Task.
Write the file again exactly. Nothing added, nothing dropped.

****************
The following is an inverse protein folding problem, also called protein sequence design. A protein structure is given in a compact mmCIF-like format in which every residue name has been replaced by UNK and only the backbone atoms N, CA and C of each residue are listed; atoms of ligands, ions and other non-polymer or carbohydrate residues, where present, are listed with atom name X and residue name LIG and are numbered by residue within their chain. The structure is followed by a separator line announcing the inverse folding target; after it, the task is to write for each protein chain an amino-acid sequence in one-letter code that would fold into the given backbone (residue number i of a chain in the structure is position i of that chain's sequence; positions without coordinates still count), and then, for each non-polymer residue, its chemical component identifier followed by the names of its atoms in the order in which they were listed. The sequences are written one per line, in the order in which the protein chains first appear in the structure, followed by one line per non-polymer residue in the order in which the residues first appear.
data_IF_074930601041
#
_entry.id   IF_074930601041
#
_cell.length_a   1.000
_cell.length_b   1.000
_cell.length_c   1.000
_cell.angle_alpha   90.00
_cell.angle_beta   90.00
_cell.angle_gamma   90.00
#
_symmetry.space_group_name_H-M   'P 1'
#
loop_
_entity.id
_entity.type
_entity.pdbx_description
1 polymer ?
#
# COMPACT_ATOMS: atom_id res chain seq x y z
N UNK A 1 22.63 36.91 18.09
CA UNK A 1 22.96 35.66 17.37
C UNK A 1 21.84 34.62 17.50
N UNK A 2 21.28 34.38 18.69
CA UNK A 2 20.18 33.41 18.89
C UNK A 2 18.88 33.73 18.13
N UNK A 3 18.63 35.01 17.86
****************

The following is an inverse protein folding problem, also called protein sequence design. A protein structure is given in a compact mmCIF-like format in which every residue name has been replaced by UNK and only the backbone atoms N, CA and C of each residue are listed; atoms of ligands, ions and other non-polymer or carbohydrate residues, where present, are listed with atom name X and residue name LIG and are numbered by residue within their chain. The structure is followed by a separator line announcing the inverse folding target; after it, the task is to write for each protein chain an amino-acid sequence in one-letter code that would fold into the given backbone (residue number i of a chain in the structure is position i of that chain's sequence; positions without coordinates still count), and then, for each non-polymer residue, its chemical component identifier followed by the names of its atoms in the order in which they were listed. The sequences are written one per line, in the order in which the protein chains first appear in the structure, followed by one line per non-polymer residue in the order in which the residues first appear.
data_IF_074930601041
#
_entry.id   IF_074930601041
#
_cell.length_a   1.000
_cell.length_b   1.000
_cell.length_c   1.000
_cell.angle_alpha   90.00
_cell.angle_beta   90.00
_cell.angle_gamma   90.00
#
_symmetry.space_group_name_H-M   'P 1'
#
loop_
_entity.id
_entity.type
_entity.pdbx_description
1 polymer ?
#
# COMPACT_ATOMS: atom_id res chain seq x y z
N UNK A 1 22.63 36.91 18.09
CA UNK A 1 22.96 35.66 17.37
C UNK A 1 21.84 34.62 17.50
N UNK A 2 21.28 34.38 18.69
CA UNK A 2 20.18 33.41 18.89
C UNK A 2 18.88 33.73 18.13
N UNK A 3 18.63 35.01 17.86